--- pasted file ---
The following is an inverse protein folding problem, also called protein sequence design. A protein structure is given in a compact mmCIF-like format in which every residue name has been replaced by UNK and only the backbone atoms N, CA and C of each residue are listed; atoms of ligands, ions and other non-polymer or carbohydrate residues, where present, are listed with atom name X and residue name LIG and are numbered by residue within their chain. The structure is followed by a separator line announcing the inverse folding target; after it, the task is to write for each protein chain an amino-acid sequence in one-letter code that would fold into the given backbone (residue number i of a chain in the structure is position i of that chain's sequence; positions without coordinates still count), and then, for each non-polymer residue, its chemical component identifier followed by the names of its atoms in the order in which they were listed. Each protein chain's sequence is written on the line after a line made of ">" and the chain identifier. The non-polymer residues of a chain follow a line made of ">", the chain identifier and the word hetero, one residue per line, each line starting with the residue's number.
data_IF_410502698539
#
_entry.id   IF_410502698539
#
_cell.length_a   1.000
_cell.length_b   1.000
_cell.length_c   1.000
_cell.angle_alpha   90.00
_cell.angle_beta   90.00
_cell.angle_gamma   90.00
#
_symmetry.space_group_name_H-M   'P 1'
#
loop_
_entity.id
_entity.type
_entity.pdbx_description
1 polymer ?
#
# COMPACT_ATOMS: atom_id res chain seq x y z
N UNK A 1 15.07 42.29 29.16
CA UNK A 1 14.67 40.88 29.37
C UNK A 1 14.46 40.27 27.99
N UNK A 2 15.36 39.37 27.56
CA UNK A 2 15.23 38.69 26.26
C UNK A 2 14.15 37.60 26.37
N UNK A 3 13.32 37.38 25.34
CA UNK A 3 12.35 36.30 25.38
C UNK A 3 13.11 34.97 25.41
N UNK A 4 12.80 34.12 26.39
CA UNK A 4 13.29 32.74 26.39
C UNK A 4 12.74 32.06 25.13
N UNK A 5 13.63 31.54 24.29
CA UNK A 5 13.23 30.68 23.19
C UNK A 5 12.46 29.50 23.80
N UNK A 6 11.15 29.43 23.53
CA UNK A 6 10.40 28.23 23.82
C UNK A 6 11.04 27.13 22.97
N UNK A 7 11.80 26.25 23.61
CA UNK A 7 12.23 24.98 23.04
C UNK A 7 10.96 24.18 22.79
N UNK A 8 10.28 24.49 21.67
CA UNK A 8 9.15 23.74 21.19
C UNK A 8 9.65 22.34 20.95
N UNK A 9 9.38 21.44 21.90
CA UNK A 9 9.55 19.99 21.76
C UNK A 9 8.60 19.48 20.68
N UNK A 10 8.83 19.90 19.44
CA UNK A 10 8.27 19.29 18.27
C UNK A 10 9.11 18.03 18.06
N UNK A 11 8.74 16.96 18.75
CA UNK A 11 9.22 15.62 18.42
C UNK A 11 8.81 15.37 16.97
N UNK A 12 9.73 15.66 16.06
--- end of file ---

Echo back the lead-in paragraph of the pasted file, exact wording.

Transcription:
The following is an inverse protein folding problem, also called protein sequence design. A protein structure is given in a compact mmCIF-like format in which every residue name has been replaced by UNK and only the backbone atoms N, CA and C of each residue are listed; atoms of ligands, ions and other non-polymer or carbohydrate residues, where present, are listed with atom name X and residue name LIG and are numbered by residue within their chain. The structure is followed by a separator line announcing the inverse folding target; after it, the task is to write for each protein chain an amino-acid sequence in one-letter code that would fold into the given backbone (residue number i of a chain in the structure is position i of that chain's sequence; positions without coordinates still count), and then, for each non-polymer residue, its chemical component identifier followed by the names of its atoms in the order in which they were listed. Each protein chain's sequence is written on the line after a line made of ">" and the chain identifier. The non-polymer residues of a chain follow a line made of ">", the chain identifier and the word hetero, one residue per line, each line starting with the residue's number.